Phytoremediation potential of Lemna minor for removal of microplastics from aquatic environment

, Blažič Anej, Rozman Ula, Kalčíková Gabriela.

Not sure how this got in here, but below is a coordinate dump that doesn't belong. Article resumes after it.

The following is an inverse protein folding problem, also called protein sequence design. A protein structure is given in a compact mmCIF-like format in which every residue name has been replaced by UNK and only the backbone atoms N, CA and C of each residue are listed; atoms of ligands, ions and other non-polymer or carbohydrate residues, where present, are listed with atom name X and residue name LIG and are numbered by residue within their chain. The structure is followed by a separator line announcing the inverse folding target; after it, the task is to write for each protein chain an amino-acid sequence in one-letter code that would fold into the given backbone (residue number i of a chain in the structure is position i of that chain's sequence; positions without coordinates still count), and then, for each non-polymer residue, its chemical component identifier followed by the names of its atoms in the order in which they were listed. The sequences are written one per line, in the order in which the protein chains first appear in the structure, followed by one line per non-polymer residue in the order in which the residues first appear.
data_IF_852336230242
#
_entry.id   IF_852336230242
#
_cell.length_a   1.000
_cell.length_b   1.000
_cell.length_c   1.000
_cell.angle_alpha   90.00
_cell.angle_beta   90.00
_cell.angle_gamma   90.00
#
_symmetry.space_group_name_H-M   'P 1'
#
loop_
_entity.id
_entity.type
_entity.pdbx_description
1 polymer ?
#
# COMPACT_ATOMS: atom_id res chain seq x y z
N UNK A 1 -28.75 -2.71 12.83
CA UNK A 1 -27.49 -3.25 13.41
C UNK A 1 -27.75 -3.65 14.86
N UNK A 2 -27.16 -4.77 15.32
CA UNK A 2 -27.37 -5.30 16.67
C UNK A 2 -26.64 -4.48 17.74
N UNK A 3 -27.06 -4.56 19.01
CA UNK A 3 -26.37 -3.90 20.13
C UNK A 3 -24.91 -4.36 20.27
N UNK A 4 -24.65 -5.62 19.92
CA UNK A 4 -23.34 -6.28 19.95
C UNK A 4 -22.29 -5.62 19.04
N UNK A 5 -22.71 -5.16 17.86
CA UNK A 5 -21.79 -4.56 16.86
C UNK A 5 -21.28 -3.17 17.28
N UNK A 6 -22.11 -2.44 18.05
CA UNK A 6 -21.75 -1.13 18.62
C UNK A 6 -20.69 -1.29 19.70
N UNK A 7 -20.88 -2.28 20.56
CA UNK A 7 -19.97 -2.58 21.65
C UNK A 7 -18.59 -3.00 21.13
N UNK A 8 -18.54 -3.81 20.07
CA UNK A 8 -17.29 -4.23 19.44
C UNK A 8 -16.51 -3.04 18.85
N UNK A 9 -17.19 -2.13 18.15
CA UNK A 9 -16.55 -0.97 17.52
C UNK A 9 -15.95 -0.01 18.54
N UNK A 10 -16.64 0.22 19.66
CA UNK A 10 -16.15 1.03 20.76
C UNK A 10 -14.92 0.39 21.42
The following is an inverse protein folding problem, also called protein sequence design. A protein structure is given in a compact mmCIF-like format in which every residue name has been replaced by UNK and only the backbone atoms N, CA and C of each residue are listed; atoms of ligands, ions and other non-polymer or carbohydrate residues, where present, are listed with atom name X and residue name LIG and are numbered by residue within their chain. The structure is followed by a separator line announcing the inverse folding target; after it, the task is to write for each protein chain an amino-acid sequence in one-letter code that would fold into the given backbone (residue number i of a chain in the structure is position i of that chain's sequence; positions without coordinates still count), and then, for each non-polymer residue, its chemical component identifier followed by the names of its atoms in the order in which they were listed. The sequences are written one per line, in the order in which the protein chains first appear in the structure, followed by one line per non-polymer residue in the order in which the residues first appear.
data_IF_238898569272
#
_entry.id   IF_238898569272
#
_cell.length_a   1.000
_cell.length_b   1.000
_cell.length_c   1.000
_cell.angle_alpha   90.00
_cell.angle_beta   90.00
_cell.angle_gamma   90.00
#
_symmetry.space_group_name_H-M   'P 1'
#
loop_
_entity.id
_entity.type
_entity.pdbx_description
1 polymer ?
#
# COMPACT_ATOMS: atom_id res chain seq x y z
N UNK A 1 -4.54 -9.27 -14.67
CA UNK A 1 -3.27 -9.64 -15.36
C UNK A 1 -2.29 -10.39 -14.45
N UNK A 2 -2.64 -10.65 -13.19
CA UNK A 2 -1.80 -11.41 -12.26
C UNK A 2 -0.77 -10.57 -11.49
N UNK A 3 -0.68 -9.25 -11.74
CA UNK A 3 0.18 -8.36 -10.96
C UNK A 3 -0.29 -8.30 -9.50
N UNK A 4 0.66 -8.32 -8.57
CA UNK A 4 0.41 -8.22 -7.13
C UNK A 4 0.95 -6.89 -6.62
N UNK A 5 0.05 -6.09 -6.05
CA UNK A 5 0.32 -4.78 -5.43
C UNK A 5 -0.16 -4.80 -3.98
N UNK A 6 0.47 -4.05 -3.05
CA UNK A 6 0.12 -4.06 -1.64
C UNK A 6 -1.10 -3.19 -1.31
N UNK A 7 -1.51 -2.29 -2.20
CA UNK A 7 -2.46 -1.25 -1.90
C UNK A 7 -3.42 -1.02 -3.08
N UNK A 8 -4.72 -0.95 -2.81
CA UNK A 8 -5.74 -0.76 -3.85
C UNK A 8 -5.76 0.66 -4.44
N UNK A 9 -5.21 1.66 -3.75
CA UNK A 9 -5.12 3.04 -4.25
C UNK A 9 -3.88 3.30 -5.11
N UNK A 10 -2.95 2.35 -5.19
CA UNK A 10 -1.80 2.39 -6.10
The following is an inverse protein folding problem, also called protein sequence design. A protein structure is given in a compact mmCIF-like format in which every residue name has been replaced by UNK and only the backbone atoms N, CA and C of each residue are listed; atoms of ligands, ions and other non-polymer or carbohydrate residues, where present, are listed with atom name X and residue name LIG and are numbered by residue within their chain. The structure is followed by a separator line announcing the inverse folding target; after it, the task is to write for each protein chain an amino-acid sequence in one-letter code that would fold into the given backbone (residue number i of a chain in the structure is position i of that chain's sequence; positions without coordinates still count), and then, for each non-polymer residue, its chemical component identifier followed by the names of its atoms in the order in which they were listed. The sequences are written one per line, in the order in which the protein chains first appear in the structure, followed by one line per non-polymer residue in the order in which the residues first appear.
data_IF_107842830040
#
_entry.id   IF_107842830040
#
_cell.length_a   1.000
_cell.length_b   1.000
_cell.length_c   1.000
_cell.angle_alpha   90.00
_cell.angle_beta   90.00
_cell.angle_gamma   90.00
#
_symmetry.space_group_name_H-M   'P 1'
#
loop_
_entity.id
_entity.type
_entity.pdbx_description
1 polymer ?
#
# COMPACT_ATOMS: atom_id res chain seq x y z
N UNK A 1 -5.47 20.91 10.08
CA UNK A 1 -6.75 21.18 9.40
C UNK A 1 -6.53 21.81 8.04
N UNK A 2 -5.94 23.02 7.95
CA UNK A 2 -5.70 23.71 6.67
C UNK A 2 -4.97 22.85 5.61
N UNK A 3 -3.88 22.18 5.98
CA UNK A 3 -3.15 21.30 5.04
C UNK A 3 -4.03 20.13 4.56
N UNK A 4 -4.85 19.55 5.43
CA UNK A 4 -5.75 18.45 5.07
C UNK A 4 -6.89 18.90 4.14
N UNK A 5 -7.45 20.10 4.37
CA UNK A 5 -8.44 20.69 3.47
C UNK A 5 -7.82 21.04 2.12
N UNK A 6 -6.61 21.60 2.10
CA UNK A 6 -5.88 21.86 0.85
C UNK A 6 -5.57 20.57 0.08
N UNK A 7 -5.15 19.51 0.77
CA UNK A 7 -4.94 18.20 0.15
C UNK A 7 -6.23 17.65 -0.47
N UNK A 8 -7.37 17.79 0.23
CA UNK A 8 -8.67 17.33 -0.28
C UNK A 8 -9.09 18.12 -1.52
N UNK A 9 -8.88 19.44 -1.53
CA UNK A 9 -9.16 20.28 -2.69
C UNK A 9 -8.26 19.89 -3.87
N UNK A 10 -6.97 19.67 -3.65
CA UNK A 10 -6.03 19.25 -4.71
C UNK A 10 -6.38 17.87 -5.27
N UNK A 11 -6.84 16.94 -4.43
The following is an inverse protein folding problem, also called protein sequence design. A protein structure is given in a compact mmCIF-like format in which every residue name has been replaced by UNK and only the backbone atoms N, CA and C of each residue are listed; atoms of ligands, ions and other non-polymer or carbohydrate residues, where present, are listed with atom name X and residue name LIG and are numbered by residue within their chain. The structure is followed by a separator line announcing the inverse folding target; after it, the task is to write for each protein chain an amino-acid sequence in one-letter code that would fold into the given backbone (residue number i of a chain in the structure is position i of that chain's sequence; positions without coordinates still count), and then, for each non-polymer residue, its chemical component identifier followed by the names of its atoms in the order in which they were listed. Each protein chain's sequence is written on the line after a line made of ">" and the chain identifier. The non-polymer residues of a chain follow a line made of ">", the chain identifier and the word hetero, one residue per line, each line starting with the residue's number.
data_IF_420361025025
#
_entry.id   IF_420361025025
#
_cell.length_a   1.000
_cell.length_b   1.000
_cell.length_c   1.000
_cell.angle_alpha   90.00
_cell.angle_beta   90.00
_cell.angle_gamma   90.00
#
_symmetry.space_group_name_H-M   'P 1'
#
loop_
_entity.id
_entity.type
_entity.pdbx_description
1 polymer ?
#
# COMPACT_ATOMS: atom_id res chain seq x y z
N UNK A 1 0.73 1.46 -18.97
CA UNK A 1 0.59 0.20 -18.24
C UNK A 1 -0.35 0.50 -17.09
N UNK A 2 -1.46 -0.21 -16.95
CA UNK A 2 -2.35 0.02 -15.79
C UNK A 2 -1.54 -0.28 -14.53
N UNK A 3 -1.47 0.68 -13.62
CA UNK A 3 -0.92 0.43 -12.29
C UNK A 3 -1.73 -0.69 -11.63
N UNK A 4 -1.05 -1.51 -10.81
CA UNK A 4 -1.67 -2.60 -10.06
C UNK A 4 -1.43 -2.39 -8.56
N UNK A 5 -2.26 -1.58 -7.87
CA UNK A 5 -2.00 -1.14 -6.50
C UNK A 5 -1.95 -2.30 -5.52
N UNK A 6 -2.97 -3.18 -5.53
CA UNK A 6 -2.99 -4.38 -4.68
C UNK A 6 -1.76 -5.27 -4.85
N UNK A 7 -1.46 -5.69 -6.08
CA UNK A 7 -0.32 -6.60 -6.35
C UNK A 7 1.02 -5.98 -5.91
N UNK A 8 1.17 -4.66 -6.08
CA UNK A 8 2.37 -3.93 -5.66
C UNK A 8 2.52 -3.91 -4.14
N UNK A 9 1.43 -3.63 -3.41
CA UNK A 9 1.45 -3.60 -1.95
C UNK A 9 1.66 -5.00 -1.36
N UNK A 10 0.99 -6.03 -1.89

When microplastics enter the environment, they can interact with aquatic organisms at all trophic levels, including plants. Insufficient understanding of these interactions hinders the development of phytoremediation strategies that are crucial for removal of microplastics. To address this issue, we investigated the interactions of polyethylene microplastics ( 150 µm) with the aquatic macrophyte Lemna minor. Microplastic adhesion was tracked over time: on the first, third, fifth, and seventh (last) days of the experiment. Lemna minor fronds were removed from the growth medium and washed with deionized water, which was used to determine the weakly adhered microplastics. Then, the plant biomass was decomposed by Fenton oxidation. The latter was used to determine strongly adhered microplastics. The results showed that maximal capacity for microplastic to adhere to the plant biomass was reached on the first day and decreased with time. About 25% of the adhered microplastic was strongly bound to the biomass, and the rest was weakly adhered, i.e., washed off with water. The same adherence test was performed with a laboratory shaker to simulate the undulations present in the natural environment. No significant difference was found between the experiments. With the aim of obtaining adsorption isotherms, we performed the adhesion test with different initial biomasses of Lemna minor - 2, 10, 20, 50 and 80 fronds. Adsorption data were fitted with two empirical isotherm models, Radke-Prausnitz for weakly adsorbed microplastics and Koble-Corrigan for strongly adsorbed microplastics. The adsorption isotherms were convex, suggesting a weak interaction between biomass and microplastics. The latter is confirmed by the high proportion of weakly bound microplastics and the aggregation of plastic particles observed under the optical microscope. With facile adherence of microplastics, Lemna minor could be used for phytoremediation of contaminated waters such as ponds and wastewater treatment plant effluents.

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